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Gary Siperstein Lectures on Understanding the Social Behavior of Children with Mental Retardation

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Gary Siperstein delivers the 2004 Leonard and Frances Blackman Lectures at TC.

Gary Siperstein delivers the 2004 Leonard and Frances Blackman Lectures at TC.

Gary N. Siperstein, founder and director of the Center for Social Development and Education, presented the 2004 Leonard and Frances Blackman Lecture in April. His talk, titled "A Cognitive Model for Understanding the Social Behavior of Children with Mental Retardation: A Springboard to Social Skills Instruction," was presented in a conversational but heartfelt manner, outlining research that could affect the lives of millions of children and their families.

Siperstein laid the groundwork for his lecture by taking the audience through a history of various theoretical constructs of social functioning, noting changes in both specific models and themes, such as a shift from focusing on who was too disabled to be a part of the educational system to creating models that could provide support to all children. Siperstein noted that the related fields' jargon overlapped and shifted constantly, both through time and from country to country. "If you get into the area of social behavior, be ready to be confused," he quipped.

He then discussed some of the problems facing mentally retarded children in today's system, particularly those with mild mental retardation, who are the focus of Siperstein's work. Students with mild mental retardation are important to focus on, he said, because they are often misclassified as learning disabled, and because when properly counted, mental-retardation can no longer be considered a low-incidence disorder. For instance, while only 0.14 percent of children have IQs of 55 and below, 2.68 percent, or nearly 20 times as many, have IQs of 70 or below.

The central problem for these students, to Siperstein, is that "[Mentally retarded students] in inclusive classrooms are there physically but not socially." He believes that most schools don't place enough emphasis on teaching social skills, and don't currently have the necessary structures even if they wanted to. In fact, he said, some of the basic behavioral patterns of mentally retarded children, such as frequent appeals to authority, are unwelcome in an inclusive, non-special education classroom.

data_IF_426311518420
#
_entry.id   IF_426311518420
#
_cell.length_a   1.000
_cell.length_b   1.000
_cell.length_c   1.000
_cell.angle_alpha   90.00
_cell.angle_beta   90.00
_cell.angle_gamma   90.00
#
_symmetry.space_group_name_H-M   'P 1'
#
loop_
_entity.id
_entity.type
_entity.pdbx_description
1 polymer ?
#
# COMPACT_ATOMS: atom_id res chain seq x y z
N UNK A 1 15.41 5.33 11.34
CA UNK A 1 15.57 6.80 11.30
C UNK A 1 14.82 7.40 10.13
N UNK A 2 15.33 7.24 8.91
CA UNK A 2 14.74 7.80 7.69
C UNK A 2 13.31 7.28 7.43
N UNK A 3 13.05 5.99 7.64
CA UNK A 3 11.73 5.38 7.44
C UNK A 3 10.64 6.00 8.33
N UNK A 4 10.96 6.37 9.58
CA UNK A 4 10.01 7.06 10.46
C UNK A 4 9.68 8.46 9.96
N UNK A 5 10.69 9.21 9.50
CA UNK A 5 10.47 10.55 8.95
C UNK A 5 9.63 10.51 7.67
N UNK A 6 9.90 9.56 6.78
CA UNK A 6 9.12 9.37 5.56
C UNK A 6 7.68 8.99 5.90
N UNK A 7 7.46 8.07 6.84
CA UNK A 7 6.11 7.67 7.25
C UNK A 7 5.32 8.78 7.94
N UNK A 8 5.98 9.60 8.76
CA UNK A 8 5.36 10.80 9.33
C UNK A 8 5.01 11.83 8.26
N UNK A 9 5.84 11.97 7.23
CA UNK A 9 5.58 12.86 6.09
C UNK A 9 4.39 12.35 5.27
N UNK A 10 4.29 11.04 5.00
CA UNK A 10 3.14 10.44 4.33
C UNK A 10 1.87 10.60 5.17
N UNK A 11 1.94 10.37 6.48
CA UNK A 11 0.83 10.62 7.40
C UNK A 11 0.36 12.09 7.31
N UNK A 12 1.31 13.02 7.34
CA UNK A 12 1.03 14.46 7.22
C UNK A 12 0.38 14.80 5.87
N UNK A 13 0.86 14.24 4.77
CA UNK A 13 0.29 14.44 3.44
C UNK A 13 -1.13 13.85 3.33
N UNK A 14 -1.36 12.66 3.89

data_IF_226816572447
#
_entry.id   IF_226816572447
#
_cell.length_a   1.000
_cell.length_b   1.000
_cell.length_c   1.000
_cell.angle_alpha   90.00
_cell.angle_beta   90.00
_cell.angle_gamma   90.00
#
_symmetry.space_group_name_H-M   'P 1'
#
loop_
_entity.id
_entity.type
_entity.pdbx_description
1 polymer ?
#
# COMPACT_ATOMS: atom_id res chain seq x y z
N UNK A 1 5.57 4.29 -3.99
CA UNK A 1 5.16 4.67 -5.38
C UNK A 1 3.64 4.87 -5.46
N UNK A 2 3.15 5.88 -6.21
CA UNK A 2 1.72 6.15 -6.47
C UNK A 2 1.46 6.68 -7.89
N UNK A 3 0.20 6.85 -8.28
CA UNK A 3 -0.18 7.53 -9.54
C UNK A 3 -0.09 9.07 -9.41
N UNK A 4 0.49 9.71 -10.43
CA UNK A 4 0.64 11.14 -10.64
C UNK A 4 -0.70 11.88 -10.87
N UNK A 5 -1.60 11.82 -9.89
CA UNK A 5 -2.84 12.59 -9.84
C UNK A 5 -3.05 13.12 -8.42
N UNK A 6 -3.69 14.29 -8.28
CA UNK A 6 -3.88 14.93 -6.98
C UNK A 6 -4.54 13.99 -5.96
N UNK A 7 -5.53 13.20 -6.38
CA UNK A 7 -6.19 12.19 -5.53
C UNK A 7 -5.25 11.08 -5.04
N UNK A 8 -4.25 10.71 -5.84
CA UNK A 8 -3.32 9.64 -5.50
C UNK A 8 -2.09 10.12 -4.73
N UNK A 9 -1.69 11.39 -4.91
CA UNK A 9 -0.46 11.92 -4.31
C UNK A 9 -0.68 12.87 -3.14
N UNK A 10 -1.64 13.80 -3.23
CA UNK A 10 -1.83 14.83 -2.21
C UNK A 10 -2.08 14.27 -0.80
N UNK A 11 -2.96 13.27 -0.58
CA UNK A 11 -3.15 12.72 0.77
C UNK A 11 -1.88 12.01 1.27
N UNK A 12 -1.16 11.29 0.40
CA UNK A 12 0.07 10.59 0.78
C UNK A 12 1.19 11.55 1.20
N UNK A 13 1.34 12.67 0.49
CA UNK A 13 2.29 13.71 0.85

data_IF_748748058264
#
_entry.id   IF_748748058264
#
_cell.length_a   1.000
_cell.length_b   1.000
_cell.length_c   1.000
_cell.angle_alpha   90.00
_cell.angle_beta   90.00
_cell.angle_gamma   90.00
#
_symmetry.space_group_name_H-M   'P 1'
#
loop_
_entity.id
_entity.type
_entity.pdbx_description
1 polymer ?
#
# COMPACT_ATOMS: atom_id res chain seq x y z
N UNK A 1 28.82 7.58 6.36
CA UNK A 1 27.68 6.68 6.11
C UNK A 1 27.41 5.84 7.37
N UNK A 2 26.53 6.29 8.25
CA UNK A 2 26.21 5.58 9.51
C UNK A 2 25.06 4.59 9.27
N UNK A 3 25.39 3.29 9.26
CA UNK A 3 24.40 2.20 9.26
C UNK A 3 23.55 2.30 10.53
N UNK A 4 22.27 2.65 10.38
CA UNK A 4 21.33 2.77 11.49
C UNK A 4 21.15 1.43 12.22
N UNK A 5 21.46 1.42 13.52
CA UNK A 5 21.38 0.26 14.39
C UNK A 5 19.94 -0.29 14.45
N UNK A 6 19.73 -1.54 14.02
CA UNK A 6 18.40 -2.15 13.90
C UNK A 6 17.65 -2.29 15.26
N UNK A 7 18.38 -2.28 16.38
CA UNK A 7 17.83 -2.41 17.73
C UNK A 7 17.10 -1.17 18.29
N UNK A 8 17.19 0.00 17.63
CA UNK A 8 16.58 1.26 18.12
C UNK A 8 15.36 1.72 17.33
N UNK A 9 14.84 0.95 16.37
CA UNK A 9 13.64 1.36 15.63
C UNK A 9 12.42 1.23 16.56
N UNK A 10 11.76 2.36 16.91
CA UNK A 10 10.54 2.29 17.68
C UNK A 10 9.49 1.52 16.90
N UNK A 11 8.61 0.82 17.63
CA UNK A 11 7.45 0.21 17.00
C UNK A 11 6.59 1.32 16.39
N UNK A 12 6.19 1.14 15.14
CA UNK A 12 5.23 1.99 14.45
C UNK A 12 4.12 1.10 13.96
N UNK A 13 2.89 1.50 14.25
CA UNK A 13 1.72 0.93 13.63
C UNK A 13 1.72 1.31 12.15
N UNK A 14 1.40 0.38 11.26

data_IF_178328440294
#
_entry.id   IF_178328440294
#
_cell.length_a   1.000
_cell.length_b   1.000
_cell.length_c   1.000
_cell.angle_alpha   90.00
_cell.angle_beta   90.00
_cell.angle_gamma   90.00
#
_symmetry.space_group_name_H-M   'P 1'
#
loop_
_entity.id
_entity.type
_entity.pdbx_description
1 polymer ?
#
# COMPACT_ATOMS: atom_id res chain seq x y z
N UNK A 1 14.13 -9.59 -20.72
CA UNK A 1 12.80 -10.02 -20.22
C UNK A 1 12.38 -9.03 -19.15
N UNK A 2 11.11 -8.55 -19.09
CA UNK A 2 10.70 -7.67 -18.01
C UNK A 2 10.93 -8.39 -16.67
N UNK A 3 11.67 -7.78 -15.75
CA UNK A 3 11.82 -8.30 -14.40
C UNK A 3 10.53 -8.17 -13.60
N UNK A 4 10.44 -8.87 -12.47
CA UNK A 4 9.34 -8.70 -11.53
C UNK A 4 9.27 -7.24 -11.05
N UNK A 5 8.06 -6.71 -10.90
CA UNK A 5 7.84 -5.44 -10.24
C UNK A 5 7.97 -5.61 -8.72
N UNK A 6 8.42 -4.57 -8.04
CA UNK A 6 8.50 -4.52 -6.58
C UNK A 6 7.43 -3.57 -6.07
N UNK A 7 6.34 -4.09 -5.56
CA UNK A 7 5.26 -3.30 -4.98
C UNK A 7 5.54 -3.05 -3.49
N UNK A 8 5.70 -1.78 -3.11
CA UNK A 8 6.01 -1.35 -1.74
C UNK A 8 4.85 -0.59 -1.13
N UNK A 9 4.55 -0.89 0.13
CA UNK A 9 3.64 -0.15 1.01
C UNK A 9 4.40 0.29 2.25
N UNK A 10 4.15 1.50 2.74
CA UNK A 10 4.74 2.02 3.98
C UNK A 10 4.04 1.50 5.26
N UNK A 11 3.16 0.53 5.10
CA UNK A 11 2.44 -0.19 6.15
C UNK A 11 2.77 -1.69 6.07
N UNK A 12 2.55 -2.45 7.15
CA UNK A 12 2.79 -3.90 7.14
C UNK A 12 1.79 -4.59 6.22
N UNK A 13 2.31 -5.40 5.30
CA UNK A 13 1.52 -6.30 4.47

Siperstein then presented the findings of a massive video study he conducted, titled "Promoting Social Success: A Curriculum for Children with Special Needs." His research team auditioned more than 400 elementary students to star in and write scripts for videos that would illustrate how mentally retarded students interpret social cues differently than other students. In particular, the videos emphasized that mentally retarded students have trouble interpreting conflicting cues, such as in a video of a student accidentally ruining another student's homework but being genuinely sorry.

An analysis of students' responses to the videos showed that mentally retarded students rely on appeals to authority far more often than other students, which Siperstein said makes teachers "mini-cognitive prosthetic devices." In a special-education classroom, this is expected and encouraged, but frequent problems arise in inclusive classrooms, he said.

Siperstein also presented the results of a worldwide poll of attitudes toward mental retardation, with widely varying results. For example, on the question of whether people with mental retardation can maintain friendships, 93 percent of Americans said yes, while only 33 percent of Egyptians believed they could.

Why does Siperstein find understanding and teaching social skills so important? He finished his lecture with an answer, showing a picture that one of his students had drawn of several children holding hands with the caption "It is fun to have friends."

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